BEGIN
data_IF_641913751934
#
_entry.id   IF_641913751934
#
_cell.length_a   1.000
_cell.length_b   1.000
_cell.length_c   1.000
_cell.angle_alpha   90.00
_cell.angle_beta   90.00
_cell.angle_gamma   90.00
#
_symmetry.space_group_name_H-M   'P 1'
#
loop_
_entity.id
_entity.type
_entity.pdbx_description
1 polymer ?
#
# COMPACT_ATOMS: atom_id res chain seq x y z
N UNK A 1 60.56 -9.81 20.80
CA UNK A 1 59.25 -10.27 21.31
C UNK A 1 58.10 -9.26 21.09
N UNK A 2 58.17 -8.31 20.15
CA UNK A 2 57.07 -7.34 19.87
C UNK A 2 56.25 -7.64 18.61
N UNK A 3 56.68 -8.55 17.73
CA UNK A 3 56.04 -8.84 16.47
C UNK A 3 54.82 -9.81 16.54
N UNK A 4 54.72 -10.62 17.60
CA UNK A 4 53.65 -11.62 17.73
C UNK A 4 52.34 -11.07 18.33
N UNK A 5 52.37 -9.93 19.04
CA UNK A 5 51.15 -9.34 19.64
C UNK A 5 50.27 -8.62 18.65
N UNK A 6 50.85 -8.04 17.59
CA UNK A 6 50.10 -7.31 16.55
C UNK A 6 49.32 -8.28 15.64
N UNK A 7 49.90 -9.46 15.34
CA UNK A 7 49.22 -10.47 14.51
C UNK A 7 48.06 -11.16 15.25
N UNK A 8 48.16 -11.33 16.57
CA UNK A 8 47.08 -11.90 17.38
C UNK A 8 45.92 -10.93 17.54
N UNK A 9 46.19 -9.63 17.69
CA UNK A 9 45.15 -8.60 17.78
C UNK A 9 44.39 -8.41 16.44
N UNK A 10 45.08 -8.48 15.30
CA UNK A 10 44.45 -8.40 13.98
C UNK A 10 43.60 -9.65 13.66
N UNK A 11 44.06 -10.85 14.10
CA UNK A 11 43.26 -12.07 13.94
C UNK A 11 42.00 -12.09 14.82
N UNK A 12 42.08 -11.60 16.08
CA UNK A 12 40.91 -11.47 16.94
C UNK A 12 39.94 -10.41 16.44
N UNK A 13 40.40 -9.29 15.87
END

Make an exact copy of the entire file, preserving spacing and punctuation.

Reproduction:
data_IF_641913751934
#
_entry.id   IF_641913751934
#
_cell.length_a   1.000
_cell.length_b   1.000
_cell.length_c   1.000
_cell.angle_alpha   90.00
_cell.angle_beta   90.00
_cell.angle_gamma   90.00
#
_symmetry.space_group_name_H-M   'P 1'
#
loop_
_entity.id
_entity.type
_entity.pdbx_description
1 polymer ?
#
# COMPACT_ATOMS: atom_id res chain seq x y z
N UNK A 1 60.56 -9.81 20.80
CA UNK A 1 59.25 -10.27 21.31
C UNK A 1 58.10 -9.26 21.09
N UNK A 2 58.17 -8.31 20.15
CA UNK A 2 57.07 -7.34 19.87
C UNK A 2 56.25 -7.64 18.61
N UNK A 3 56.68 -8.55 17.73
CA UNK A 3 56.04 -8.84 16.47
C UNK A 3 54.82 -9.81 16.54
N UNK A 4 54.72 -10.62 17.60
CA UNK A 4 53.65 -11.62 17.73
C UNK A 4 52.34 -11.07 18.33
N UNK A 5 52.37 -9.93 19.04
CA UNK A 5 51.15 -9.34 19.64
C UNK A 5 50.27 -8.62 18.65
N UNK A 6 50.85 -8.04 17.59
CA UNK A 6 50.10 -7.31 16.55
C UNK A 6 49.32 -8.28 15.64
N UNK A 7 49.90 -9.46 15.34
CA UNK A 7 49.22 -10.47 14.51
C UNK A 7 48.06 -11.16 15.25
N UNK A 8 48.16 -11.33 16.57
CA UNK A 8 47.08 -11.90 17.38
C UNK A 8 45.92 -10.93 17.54
N UNK A 9 46.19 -9.63 17.69
CA UNK A 9 45.15 -8.60 17.78
C UNK A 9 44.39 -8.41 16.44
N UNK A 10 45.08 -8.48 15.30
CA UNK A 10 44.45 -8.40 13.98
C UNK A 10 43.60 -9.65 13.66
N UNK A 11 44.06 -10.85 14.10
CA UNK A 11 43.26 -12.07 13.94
C UNK A 11 42.00 -12.09 14.82
N UNK A 12 42.08 -11.60 16.08
CA UNK A 12 40.91 -11.47 16.94
C UNK A 12 39.94 -10.41 16.44
N UNK A 13 40.40 -9.29 15.87